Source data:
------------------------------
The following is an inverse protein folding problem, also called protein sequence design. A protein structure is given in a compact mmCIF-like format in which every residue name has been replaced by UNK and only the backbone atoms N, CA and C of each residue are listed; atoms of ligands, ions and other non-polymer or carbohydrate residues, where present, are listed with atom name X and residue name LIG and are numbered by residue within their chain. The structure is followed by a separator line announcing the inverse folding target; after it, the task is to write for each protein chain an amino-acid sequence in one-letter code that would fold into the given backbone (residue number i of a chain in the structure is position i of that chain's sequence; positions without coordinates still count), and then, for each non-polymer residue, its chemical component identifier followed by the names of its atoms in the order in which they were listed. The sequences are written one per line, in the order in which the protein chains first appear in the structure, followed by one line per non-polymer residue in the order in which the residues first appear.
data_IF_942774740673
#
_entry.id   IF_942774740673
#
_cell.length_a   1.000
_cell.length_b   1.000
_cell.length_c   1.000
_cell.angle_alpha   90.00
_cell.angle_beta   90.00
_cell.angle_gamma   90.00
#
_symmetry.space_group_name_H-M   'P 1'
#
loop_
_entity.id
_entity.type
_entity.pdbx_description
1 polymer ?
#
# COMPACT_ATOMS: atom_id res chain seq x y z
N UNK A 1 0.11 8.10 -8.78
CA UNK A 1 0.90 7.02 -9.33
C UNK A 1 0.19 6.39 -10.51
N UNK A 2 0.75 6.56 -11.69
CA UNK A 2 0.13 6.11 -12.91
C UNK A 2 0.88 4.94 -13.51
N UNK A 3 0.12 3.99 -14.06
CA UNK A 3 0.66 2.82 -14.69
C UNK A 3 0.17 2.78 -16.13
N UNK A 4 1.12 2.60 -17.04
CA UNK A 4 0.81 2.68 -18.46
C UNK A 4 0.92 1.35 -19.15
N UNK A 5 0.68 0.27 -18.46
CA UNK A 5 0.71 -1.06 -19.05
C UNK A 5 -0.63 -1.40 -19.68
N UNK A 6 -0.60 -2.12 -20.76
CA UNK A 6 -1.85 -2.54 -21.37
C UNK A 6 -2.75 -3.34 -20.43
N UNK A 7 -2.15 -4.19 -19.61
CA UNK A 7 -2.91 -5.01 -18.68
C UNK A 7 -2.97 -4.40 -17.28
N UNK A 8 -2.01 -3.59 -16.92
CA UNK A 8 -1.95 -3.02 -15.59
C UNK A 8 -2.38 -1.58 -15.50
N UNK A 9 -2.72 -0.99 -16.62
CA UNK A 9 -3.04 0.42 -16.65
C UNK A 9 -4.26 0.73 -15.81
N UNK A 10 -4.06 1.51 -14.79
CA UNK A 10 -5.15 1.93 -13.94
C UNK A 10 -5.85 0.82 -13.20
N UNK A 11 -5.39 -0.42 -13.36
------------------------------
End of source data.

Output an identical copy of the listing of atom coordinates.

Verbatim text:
The following is an inverse protein folding problem, also called protein sequence design. A protein structure is given in a compact mmCIF-like format in which every residue name has been replaced by UNK and only the backbone atoms N, CA and C of each residue are listed; atoms of ligands, ions and other non-polymer or carbohydrate residues, where present, are listed with atom name X and residue name LIG and are numbered by residue within their chain. The structure is followed by a separator line announcing the inverse folding target; after it, the task is to write for each protein chain an amino-acid sequence in one-letter code that would fold into the given backbone (residue number i of a chain in the structure is position i of that chain's sequence; positions without coordinates still count), and then, for each non-polymer residue, its chemical component identifier followed by the names of its atoms in the order in which they were listed. The sequences are written one per line, in the order in which the protein chains first appear in the structure, followed by one line per non-polymer residue in the order in which the residues first appear.
data_IF_942774740673
#
_entry.id   IF_942774740673
#
_cell.length_a   1.000
_cell.length_b   1.000
_cell.length_c   1.000
_cell.angle_alpha   90.00
_cell.angle_beta   90.00
_cell.angle_gamma   90.00
#
_symmetry.space_group_name_H-M   'P 1'
#
loop_
_entity.id
_entity.type
_entity.pdbx_description
1 polymer ?
#
# COMPACT_ATOMS: atom_id res chain seq x y z
N UNK A 1 0.11 8.10 -8.78
CA UNK A 1 0.90 7.02 -9.33
C UNK A 1 0.19 6.39 -10.51
N UNK A 2 0.75 6.56 -11.69
CA UNK A 2 0.13 6.11 -12.91
C UNK A 2 0.88 4.94 -13.51
N UNK A 3 0.12 3.99 -14.06
CA UNK A 3 0.66 2.82 -14.69
C UNK A 3 0.17 2.78 -16.13
N UNK A 4 1.12 2.60 -17.04
CA UNK A 4 0.81 2.68 -18.46
C UNK A 4 0.92 1.35 -19.15
N UNK A 5 0.68 0.27 -18.46
CA UNK A 5 0.71 -1.06 -19.05
C UNK A 5 -0.63 -1.40 -19.68
N UNK A 6 -0.60 -2.12 -20.76
CA UNK A 6 -1.85 -2.54 -21.37
C UNK A 6 -2.75 -3.34 -20.43
N UNK A 7 -2.15 -4.19 -19.61
CA UNK A 7 -2.91 -5.01 -18.68
C UNK A 7 -2.97 -4.40 -17.28
N UNK A 8 -2.01 -3.59 -16.92
CA UNK A 8 -1.95 -3.02 -15.59
C UNK A 8 -2.38 -1.58 -15.50
N UNK A 9 -2.72 -0.99 -16.62
CA UNK A 9 -3.04 0.42 -16.65
C UNK A 9 -4.26 0.73 -15.81
N UNK A 10 -4.06 1.51 -14.79
CA UNK A 10 -5.15 1.93 -13.94
C UNK A 10 -5.85 0.82 -13.20
N UNK A 11 -5.39 -0.42 -13.36